Australia aren’t spooked by the challenge of having to match the Springboks physically. They’re relishing the battle.
Nullifying the Springboks’ strike runners has always been the root of victory. The defending champions rely heavily on the space and time created by dominating the gainline to successfully employ their kick-chase approach and the Wallabies are acutely aware of the importance of denying them that platform.
While their back division gets the most press, Robbie Deans and his coaching staff have built a pack who have bested the Springboks in recent years, and one whose threat is amplified by their intelligence. Hooker Tatafu Polota-Nau says how they fare in the forward exchanges will be decisive to the outcome, particularly if the torrential rain and strong winds that have lashed Wellington persist.
‘It would favour the Boks if it rains, but if it does become a forward-orientated battle our attitude is “bring it on”,’ Polota-Nau said. ‘We’ll have a tougher job getting the backs space though. On defence, we’ve had good success in stopping them behind the advantage line and we have to get that right again. If its clearer we’ll probably have the edge.’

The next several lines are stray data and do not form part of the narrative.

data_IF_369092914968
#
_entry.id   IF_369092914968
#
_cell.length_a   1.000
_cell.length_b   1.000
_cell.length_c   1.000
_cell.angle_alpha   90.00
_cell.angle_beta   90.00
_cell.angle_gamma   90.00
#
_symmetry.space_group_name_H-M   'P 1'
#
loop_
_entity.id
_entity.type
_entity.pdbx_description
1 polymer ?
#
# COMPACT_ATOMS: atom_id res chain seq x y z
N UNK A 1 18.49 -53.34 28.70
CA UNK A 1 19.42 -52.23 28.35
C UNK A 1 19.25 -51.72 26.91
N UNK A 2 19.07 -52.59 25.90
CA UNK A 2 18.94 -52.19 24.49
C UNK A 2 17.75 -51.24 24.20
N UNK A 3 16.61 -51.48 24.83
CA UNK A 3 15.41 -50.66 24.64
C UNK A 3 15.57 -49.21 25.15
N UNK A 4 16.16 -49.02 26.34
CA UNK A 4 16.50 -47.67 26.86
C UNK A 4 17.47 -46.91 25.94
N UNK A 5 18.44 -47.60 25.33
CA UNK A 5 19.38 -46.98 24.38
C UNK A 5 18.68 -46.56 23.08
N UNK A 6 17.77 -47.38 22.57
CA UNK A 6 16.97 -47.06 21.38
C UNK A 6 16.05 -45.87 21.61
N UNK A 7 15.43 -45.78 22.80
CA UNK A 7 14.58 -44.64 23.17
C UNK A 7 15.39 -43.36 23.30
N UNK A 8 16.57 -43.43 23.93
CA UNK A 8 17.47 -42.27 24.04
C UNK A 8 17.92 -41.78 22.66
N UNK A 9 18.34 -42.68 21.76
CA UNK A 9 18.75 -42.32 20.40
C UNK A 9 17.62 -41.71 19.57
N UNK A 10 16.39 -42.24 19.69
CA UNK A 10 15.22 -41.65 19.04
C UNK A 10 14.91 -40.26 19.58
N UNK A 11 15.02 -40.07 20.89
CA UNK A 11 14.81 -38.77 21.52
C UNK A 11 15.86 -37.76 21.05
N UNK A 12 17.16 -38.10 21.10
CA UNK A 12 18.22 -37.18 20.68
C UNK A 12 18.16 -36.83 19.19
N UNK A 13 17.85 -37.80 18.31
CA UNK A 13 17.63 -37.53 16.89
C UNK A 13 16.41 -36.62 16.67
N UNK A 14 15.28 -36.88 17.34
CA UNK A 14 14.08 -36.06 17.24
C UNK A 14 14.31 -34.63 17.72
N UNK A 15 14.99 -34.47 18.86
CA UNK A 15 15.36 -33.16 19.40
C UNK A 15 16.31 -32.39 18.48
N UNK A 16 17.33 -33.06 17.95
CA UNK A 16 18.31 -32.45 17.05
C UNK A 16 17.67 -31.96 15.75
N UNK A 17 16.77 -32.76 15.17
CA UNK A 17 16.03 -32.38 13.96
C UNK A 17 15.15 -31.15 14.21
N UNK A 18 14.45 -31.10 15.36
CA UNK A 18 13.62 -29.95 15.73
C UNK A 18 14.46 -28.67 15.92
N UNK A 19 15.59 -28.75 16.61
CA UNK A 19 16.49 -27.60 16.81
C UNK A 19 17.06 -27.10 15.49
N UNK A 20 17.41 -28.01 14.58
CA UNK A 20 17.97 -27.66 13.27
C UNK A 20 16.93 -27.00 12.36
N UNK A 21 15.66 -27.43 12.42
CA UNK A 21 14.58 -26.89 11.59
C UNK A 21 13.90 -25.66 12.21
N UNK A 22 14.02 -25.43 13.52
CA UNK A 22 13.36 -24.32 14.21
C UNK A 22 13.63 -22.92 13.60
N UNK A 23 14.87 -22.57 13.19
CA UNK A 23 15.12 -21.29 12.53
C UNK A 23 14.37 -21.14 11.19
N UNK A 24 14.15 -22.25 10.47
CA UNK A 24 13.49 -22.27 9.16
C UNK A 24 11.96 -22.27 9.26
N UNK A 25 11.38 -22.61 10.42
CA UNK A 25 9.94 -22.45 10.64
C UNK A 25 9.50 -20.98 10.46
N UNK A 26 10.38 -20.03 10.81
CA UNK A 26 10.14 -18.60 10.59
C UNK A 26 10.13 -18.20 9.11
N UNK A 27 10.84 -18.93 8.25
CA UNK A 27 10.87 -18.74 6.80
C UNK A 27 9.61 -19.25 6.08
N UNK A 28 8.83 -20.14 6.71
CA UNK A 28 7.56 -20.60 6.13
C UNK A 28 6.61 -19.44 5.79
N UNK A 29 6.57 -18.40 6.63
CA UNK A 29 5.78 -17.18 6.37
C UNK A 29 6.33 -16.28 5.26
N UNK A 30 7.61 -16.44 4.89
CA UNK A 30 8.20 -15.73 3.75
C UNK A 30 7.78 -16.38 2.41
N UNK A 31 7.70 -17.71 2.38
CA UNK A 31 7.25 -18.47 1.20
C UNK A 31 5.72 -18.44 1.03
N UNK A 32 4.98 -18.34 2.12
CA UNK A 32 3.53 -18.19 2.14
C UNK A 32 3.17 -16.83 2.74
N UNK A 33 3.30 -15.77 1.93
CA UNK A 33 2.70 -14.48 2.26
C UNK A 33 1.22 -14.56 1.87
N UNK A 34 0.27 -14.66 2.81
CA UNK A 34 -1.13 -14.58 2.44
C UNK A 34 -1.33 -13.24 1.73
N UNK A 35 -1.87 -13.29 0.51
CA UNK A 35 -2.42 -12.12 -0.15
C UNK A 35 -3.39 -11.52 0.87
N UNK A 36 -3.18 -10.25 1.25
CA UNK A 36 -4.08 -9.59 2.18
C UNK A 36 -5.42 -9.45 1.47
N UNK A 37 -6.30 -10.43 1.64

The forecast is for clear skies and light winds, but the nation’s capital has consistently defied predictions. Star flyhalf Quade Cooper said conditions would dictate their tactics to some degree, but added that they were loathe to veer too far from their preferred expansive approach.
‘If it stays [wet and windy] it will required some tactical adaptation, particularly from 9,10 and 15,’ Cooper said. ‘It was interesting in training today, a few of the kicks went backwards and there was sideways rain around. You don’t often get these type of conditions but if they stay around we’ll have to adapt.
‘But I don’t think we’ll change our game radically. We have to work to our strengths. We don’t want to go into our shell and play a game that doesn’t suit us.’
Goal kicking is likely to be a central feature in the match. Springboks flyhalf Morne Steyn – the tournament’s most successful player in this regard – said on Tuesday that the Cake Tin was the most difficult venue for kickers because of the swirling wind. James O’Connor concurred, and added that he hadn’t enjoyed much success at training thus far.
He explained that he was working closely with former Springboks flyhalf Braam van Straaten (kicking consultant) to remedy his struggles. ‘Braam has been massively influential in my kicking. He’ll stay out there all day if you can kick that long. I’m surprised the Springboks haven’t snapped him up, but I’m just happy we got in first.’
By Ryan Vrede, in Wellington.
Follow Ryan’s World Cup coverage on Twitter